Congresswoman Susan Brooks told the crowd, “I represented Indiana’s 5th congressional district with Jackie. Proudly represented the 2nd District.
“We went to the convention together and she was my sister. She was my best friend in Congress. She trusted that Bible every night and every morning.’
Walorski’s brother told the crowd that the family was suffering.
“This is really, really hard,” he said.
“I didn’t want my mom to go through this and a funeral and who knows what else.
“You can’t believe how much this hurts.”
But Tim Henke, the organizer of the wake, said he hoped she would be remembered for her positive outlook.
“When Jackie looked at you, she looked with eyes of hope,” he said.
Warsaw Mayor Joe Thallemer, who was one of the last people to speak to lawmakers, claims she was in town to learn about recent successes in the medical device sector. The photo shows cars being towed away from the accident site
The southbound vehicle of Walorski and her staff collided with a northbound vehicle entering their lane
Walorski and her staff were in Warsaw, Indiana, earlier Wednesday to visit Medartis headquarters. A car is towed after the accident
Indiana House lawmakers bow their heads as Republican Rep. Timothy Wesco (left) GOP US Rep. Jackie Walorski honors,
Indiana GOP House Speaker Todd Huston, rear left, bows his head during a tribute to beloved lawmaker
Under Indiana law, it is up to local Republican officials to choose a candidate to replace Walorski in the election ballot.
Republican government leader Eric Holcomb has the authority to schedule a special election for the remainder of Walorski’s current term, which ends this year.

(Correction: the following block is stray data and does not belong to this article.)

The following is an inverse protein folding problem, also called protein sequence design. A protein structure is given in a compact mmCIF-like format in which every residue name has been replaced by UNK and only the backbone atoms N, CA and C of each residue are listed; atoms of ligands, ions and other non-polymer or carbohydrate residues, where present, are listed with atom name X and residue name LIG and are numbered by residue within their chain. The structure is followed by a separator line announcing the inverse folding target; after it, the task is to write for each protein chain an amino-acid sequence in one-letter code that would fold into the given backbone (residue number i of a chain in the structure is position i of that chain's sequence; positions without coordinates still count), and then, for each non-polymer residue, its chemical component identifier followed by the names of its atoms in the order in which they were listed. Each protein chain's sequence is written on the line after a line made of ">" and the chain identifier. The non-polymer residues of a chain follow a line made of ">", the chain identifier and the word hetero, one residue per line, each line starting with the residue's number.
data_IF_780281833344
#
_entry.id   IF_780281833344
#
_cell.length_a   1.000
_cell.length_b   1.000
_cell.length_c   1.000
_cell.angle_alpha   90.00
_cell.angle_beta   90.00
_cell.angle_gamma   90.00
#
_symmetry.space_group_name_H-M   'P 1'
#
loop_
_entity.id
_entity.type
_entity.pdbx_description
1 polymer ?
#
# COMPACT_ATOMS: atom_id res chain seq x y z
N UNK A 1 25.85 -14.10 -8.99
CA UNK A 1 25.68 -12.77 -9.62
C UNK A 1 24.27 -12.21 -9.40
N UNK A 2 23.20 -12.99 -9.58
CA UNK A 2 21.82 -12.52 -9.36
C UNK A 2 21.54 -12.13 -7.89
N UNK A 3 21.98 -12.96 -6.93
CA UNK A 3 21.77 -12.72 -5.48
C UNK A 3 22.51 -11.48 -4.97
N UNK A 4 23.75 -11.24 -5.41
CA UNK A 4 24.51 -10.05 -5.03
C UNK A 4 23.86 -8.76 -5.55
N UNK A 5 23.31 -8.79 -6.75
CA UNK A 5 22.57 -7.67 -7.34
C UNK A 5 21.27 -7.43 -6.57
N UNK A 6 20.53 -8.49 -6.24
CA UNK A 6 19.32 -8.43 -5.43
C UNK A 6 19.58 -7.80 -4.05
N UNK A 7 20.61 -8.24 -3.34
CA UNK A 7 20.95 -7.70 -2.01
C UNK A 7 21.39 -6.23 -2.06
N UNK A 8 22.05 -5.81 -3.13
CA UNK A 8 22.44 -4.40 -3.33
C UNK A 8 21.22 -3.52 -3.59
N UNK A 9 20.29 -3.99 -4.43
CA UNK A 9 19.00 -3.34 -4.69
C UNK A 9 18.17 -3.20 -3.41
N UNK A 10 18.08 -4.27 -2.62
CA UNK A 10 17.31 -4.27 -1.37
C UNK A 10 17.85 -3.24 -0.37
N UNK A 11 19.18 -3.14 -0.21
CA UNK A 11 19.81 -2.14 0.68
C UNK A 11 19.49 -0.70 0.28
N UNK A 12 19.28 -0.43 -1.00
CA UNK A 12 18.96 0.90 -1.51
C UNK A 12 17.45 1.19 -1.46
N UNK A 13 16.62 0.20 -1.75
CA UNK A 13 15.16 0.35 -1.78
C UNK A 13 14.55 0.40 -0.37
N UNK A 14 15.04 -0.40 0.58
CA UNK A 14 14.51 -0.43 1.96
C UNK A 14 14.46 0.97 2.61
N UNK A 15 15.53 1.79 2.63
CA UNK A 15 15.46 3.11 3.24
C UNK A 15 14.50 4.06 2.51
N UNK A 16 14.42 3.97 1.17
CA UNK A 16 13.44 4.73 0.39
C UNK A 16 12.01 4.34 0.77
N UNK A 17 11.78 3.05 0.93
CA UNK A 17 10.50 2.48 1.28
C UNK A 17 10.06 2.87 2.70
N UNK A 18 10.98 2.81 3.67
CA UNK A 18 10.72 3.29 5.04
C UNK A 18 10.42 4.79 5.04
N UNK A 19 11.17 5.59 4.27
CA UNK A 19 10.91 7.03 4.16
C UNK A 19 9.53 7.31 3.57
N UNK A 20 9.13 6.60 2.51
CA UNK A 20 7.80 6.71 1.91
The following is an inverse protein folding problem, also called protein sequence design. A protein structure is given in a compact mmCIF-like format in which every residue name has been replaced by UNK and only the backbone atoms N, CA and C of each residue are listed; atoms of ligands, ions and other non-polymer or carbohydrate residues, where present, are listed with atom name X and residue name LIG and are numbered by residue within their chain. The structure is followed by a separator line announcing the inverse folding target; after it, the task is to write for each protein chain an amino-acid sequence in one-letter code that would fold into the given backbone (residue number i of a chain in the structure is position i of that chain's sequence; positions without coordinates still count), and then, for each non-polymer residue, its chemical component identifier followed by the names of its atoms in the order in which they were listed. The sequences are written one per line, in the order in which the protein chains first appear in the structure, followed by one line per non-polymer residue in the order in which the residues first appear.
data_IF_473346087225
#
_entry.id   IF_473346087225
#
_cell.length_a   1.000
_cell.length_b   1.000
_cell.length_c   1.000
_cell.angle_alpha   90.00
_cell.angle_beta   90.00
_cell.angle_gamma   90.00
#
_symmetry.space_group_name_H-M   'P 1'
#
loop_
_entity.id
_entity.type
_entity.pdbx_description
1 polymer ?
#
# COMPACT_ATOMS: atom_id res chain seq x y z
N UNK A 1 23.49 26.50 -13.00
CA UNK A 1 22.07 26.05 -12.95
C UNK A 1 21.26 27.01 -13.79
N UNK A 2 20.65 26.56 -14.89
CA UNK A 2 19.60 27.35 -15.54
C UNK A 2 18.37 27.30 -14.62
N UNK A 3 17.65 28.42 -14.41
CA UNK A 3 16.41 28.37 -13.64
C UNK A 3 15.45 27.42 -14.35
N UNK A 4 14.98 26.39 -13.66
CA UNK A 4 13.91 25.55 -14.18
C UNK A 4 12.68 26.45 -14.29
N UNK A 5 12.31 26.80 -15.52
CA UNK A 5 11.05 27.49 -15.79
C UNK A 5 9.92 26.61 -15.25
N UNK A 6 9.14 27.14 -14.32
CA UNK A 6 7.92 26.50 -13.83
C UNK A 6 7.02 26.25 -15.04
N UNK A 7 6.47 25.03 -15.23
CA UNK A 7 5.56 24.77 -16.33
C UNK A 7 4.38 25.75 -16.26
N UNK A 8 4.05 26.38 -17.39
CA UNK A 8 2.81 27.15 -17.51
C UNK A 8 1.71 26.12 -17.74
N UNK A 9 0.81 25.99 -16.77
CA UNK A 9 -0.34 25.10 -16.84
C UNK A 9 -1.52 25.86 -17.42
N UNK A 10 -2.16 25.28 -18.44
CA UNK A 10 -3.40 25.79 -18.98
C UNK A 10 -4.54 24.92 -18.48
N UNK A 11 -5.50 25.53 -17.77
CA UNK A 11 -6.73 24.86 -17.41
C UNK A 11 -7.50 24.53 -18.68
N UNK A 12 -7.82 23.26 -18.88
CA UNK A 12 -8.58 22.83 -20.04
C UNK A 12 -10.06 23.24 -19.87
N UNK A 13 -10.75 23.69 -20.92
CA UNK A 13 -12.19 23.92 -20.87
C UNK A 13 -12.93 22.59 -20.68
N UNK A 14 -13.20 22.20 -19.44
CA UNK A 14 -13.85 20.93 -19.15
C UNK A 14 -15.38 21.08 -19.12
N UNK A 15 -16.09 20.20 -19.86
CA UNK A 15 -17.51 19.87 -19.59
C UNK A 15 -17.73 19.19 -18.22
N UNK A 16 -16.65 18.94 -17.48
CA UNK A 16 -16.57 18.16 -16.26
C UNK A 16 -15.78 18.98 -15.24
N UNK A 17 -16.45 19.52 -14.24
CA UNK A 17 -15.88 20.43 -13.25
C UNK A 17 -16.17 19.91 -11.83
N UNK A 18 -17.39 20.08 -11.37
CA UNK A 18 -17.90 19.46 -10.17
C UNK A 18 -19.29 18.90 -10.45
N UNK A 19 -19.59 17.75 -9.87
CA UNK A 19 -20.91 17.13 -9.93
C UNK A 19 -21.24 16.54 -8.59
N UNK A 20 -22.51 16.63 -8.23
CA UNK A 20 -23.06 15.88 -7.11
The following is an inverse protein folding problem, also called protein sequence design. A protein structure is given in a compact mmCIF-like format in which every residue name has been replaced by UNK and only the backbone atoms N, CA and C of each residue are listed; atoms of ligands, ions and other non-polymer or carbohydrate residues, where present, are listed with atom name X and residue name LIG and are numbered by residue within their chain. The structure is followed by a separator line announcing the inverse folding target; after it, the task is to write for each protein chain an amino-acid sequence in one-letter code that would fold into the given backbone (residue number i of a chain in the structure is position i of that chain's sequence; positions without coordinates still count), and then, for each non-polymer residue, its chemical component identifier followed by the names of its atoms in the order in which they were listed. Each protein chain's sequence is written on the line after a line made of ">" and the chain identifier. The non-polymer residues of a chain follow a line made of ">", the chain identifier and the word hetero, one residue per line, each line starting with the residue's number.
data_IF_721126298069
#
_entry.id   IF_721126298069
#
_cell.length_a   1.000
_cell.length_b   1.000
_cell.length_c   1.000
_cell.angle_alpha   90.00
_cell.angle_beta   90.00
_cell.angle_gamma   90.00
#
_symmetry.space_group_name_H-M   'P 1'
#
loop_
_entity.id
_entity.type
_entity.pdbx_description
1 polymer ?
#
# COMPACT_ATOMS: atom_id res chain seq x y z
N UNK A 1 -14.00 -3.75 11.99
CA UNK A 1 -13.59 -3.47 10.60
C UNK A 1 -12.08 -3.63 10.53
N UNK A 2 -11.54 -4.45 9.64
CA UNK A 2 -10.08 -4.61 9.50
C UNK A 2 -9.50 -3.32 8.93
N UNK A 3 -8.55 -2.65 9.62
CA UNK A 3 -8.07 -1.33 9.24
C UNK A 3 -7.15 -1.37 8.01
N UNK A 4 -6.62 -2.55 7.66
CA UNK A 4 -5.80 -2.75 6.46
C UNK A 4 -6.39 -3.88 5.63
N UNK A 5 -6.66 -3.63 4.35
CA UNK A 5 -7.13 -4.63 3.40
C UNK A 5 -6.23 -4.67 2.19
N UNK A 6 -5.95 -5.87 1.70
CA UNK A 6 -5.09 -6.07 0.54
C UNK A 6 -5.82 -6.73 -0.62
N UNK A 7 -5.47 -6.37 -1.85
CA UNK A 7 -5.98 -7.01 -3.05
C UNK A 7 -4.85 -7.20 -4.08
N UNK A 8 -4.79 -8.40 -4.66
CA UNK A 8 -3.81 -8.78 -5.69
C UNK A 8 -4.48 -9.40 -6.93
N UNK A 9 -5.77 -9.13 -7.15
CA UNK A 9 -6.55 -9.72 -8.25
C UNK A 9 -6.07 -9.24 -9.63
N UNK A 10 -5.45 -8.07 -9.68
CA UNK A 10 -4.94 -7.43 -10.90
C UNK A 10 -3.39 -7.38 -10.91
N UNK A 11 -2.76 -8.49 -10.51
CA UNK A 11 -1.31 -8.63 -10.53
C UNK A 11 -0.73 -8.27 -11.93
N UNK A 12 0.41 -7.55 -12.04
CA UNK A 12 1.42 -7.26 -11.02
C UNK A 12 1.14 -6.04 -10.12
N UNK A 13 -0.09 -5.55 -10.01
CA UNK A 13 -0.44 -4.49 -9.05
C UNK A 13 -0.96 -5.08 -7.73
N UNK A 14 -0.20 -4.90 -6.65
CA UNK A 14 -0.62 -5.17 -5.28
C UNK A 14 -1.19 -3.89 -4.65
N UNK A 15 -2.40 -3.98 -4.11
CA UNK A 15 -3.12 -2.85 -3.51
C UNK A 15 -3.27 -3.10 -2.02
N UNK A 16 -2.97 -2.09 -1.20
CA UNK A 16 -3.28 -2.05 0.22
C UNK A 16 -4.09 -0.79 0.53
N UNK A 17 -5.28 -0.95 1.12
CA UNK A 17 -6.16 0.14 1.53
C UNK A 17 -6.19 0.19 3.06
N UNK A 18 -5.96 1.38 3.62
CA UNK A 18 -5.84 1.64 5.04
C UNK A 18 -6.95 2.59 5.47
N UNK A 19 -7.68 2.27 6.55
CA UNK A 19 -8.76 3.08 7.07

The governor’s office and the state Republican Party both said Thursday it was too early to say when those decisions would be made as tributes to Walorski’s public service continued.
The United States Senate Chaplain included her, Thomson, and Potts in the chamber’s opening prayer, and Senate Republican Leader Mitch McConnell praised all three in his opening address.
He acknowledged “how big a hole Jackie and her team leave” in the Capitol.
In Indianapolis, members of the Indiana House, where Walorski served for six years before running for Congress, bowed their heads on Thursday as Rep. Wesco said a prayer for Walorski.
Wesco called Walorski a “mentor” who was “passionate in everything she did.”
“Her faith was central to her as a person, and her faith gives us hope today,” Wesco said.
“None of us are guaranteed tomorrow.”
Indiana’s last special election for a congressional seat was in 2010, when Republican Representative Mark Souder resigned shortly after winning the May primary.
Then-Gov. Mitch Daniels decided to hold the special election at the same time as the November general election for the full two-year term, citing the potential cost of a separate election and the convenience to voters.
Indiana Republican US Senator Todd Young described Walorski as incredibly smart with a great sense of humor.
“She wore her values and her beliefs on them on her sleeve,” Young said.
“Unlike so many people in public life, she wasn’t really wary of who she was and why she believed other things.”